Painting a River Scene

This painting was commissioned by by an avid Fly Fisherman. He approached me and asked me to create a painting that would combine 4 or 5 different types of landscapes and terrains that he had encountered in his travels while fishing. The landscapes where all from all over the Pacific Northwest. I researched several areas, and we began with some preliminary sketches to narrow down the layout for the painting. 

After settling on a layout with the river moving toward the viewer, I drew out the scene on the raw canvas in graphite and then applied a couple layers of clear Gesso over the drawing. That way I could use the drawing as a guide for my underpainting. 

For the underpainting, I used a mixture of Burnt Sienna and Burnt Umber. I thin the paint for my underpainting with terpenoid or other odorless mineral spirits. This allows me to apply thin washes of oil paint that are fairly thin and dry quickly. My main focus at this stage is to capture the overall feel of the light and shadows of each area of the painting. This will be my guide when I begin applying color.

A small digression on the topic of the underpainting. When I was studying at UNLV, in my very first painting class, I remember our professor told us that an underpainting should be a painting in and of itself, that even if we left a piece unfinished that it would still be beautiful because of the  underpainting. Maybe it's just the romantic in me, but I love that notion that even under the finished painting there is a monotone painting that is just as beautiful - and perhaps sometimes more beautiful - than the finished piece. Whenever I do an underpainting for a piece I always try to keep that in mind and make it as finished as I can. I also love that the underpainting can show through the other layers of paint. I feel like it gives it a unique glow.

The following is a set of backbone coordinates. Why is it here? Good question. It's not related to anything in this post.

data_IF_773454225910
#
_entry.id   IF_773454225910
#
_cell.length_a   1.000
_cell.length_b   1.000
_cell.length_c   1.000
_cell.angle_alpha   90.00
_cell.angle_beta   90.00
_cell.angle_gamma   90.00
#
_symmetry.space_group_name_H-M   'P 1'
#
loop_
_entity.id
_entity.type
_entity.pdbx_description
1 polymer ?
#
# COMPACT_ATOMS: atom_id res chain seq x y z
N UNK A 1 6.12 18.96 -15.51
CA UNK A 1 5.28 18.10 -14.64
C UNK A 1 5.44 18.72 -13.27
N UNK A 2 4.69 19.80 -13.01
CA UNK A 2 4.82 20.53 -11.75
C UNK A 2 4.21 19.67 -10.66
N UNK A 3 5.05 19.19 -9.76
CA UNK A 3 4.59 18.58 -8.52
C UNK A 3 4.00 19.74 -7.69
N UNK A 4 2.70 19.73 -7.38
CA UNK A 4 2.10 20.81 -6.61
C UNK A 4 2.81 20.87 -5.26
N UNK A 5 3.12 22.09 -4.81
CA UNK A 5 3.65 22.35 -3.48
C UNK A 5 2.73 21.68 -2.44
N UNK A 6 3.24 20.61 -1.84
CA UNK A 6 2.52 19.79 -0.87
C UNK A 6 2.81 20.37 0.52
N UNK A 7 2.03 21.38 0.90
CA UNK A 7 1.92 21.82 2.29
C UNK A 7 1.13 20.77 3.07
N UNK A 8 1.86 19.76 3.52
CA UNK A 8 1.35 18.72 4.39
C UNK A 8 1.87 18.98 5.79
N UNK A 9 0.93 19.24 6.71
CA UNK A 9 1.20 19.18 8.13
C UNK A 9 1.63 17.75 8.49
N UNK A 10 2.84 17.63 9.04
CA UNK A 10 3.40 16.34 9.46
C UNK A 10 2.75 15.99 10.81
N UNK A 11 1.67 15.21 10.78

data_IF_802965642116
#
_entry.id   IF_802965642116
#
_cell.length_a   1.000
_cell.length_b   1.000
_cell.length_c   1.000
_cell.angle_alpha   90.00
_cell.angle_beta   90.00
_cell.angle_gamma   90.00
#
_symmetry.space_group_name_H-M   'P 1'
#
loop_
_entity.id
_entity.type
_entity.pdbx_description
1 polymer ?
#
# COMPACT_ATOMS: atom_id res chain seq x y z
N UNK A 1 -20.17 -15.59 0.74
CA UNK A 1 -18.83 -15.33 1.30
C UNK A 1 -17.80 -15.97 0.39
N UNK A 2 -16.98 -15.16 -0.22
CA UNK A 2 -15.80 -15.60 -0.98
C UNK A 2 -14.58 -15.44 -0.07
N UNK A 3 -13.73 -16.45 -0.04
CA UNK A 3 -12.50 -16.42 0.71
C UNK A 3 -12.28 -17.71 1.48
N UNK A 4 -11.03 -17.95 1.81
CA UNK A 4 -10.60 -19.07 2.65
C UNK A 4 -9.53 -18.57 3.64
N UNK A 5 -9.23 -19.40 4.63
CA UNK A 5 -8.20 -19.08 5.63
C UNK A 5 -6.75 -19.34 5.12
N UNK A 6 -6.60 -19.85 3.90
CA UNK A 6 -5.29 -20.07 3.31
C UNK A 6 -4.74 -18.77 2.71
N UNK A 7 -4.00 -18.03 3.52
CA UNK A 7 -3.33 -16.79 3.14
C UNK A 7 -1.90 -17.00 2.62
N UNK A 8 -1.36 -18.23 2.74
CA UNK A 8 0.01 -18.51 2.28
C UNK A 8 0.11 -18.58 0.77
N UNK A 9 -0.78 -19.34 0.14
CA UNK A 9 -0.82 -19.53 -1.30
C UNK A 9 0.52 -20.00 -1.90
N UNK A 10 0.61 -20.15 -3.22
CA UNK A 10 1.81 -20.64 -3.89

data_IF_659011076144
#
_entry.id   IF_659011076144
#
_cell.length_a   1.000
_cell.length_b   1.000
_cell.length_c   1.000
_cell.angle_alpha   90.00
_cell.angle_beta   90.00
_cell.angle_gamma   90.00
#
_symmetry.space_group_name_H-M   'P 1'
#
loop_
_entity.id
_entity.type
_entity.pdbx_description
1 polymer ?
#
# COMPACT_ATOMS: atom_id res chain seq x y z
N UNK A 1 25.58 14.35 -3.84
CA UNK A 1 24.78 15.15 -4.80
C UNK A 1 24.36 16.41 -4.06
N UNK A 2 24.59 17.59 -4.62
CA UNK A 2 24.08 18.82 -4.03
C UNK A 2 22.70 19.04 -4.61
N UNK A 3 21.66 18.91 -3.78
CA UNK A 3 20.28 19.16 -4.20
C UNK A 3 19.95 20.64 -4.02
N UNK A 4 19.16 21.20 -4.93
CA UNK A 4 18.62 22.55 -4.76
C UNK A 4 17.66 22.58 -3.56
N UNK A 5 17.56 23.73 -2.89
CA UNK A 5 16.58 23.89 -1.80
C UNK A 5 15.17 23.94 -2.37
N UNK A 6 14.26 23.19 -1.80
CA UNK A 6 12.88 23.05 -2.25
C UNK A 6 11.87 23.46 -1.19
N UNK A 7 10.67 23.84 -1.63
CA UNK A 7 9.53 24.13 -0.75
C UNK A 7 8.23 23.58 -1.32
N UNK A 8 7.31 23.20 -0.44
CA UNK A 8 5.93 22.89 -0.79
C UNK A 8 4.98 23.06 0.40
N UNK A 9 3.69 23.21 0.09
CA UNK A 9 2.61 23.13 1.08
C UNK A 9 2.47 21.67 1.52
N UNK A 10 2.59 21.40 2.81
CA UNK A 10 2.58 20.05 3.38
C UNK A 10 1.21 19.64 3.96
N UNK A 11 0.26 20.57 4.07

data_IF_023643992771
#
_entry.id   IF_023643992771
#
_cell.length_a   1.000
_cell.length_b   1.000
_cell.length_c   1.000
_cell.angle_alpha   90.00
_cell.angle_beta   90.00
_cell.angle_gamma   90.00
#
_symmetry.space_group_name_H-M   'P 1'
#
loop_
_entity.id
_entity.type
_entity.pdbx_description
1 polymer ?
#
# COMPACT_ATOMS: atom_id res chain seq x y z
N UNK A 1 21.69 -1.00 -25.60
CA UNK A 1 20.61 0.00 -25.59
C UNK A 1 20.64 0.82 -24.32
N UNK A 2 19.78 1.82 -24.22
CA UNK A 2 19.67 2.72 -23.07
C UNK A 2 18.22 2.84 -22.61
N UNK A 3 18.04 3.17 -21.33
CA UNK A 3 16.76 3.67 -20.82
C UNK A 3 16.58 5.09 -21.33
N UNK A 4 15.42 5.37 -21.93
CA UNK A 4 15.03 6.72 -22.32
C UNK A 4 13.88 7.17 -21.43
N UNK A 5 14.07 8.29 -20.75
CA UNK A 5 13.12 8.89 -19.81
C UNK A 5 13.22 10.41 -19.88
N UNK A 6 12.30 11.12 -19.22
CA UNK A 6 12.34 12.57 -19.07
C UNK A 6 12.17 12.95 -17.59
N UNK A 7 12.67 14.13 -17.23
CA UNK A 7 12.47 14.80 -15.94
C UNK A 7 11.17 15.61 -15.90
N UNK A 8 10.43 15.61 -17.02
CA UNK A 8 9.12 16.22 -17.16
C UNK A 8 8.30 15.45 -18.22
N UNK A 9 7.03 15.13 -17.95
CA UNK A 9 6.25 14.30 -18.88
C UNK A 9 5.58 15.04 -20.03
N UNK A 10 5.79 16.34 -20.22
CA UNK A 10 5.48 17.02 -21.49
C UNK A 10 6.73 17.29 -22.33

Once the underpainting is dry I begin to add color. I began with the grassy bank on the right of the painting. One of the things that I love about painting is mixing the colors. They are never what you think they will be. In this grass for example - once I started studying the area there was much more yellow than I had initially thought their would be. So while there is green - which we all assume is the color of grass - there was equal if not more amounts of yellow. 

Next I moved on to the background and added values into the sky and atmosphere. I went about building this painting a little differently than I have in the past. Particularly I painted elements that I knew may not show through in the final painting. For example, the trees. I went through and actually painted the tree trunks before painting the boughs on the trees. I wanted to capture the texture in case any of it needed to show through. But I feel like it also brought more life into the painting. It's not just an image of what you see, but it has depth of the elements under what is scene as well.

Since I was painting this specifically for a fisherman who spends a ton of time on the river I was a little nervous to actually paint the river. It needed to be the highlight of the painting and look like an actual river (obviously). So naturally I saved that for last. He specifically asked that I reference the McKenzie River which has a bit more of a greenish tint to the water. After some additional research on the colors and movement of water in a river I began laying down the initial washes over the underpainting. In the area on the right made sure the paint wasn't to heavy so that the underpainting could should through a bit. 

The next steps where adding more details and highlights in the water, making areas of the river smoother and darker so they looked deep. I used a palette knife to achieve some of those affects. I also went through the rest of the painting and additional details and color spots to pull the entire painting together.